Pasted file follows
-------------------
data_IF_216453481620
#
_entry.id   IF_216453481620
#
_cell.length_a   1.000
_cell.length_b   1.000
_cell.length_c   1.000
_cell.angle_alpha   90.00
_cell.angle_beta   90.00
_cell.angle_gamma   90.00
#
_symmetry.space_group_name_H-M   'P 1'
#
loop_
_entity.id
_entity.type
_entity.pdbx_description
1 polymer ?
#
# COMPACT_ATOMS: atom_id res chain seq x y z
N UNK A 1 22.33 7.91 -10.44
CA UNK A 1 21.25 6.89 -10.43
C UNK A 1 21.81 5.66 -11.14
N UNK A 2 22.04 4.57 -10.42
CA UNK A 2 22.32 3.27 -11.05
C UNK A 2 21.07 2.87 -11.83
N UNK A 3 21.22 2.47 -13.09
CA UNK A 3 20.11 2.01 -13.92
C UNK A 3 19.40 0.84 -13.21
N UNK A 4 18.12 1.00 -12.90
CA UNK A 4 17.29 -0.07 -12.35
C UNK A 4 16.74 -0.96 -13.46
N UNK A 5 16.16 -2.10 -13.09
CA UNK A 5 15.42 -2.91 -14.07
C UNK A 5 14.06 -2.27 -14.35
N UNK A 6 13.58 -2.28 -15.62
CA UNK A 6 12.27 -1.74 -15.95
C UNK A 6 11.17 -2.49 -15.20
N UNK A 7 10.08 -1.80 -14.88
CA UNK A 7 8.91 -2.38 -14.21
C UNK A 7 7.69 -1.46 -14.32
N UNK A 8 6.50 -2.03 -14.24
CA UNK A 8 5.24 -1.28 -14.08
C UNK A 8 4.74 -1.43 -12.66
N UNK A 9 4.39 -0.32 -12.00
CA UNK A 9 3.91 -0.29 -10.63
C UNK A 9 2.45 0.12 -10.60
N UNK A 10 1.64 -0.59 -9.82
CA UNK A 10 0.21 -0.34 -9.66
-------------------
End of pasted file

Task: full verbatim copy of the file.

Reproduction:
data_IF_216453481620
#
_entry.id   IF_216453481620
#
_cell.length_a   1.000
_cell.length_b   1.000
_cell.length_c   1.000
_cell.angle_alpha   90.00
_cell.angle_beta   90.00
_cell.angle_gamma   90.00
#
_symmetry.space_group_name_H-M   'P 1'
#
loop_
_entity.id
_entity.type
_entity.pdbx_description
1 polymer ?
#
# COMPACT_ATOMS: atom_id res chain seq x y z
N UNK A 1 22.33 7.91 -10.44
CA UNK A 1 21.25 6.89 -10.43
C UNK A 1 21.81 5.66 -11.14
N UNK A 2 22.04 4.57 -10.42
CA UNK A 2 22.32 3.27 -11.05
C UNK A 2 21.07 2.87 -11.83
N UNK A 3 21.22 2.47 -13.09
CA UNK A 3 20.11 2.01 -13.92
C UNK A 3 19.40 0.84 -13.21
N UNK A 4 18.12 1.00 -12.90
CA UNK A 4 17.29 -0.07 -12.35
C UNK A 4 16.74 -0.96 -13.46
N UNK A 5 16.16 -2.10 -13.09
CA UNK A 5 15.42 -2.91 -14.07
C UNK A 5 14.06 -2.27 -14.35
N UNK A 6 13.58 -2.28 -15.62
CA UNK A 6 12.27 -1.74 -15.95
C UNK A 6 11.17 -2.49 -15.20
N UNK A 7 10.08 -1.80 -14.88
CA UNK A 7 8.91 -2.38 -14.21
C UNK A 7 7.69 -1.46 -14.32
N UNK A 8 6.50 -2.03 -14.24
CA UNK A 8 5.24 -1.28 -14.08
C UNK A 8 4.74 -1.43 -12.66
N UNK A 9 4.39 -0.32 -12.00
CA UNK A 9 3.91 -0.29 -10.63
C UNK A 9 2.45 0.12 -10.60
N UNK A 10 1.64 -0.59 -9.82
CA UNK A 10 0.21 -0.34 -9.66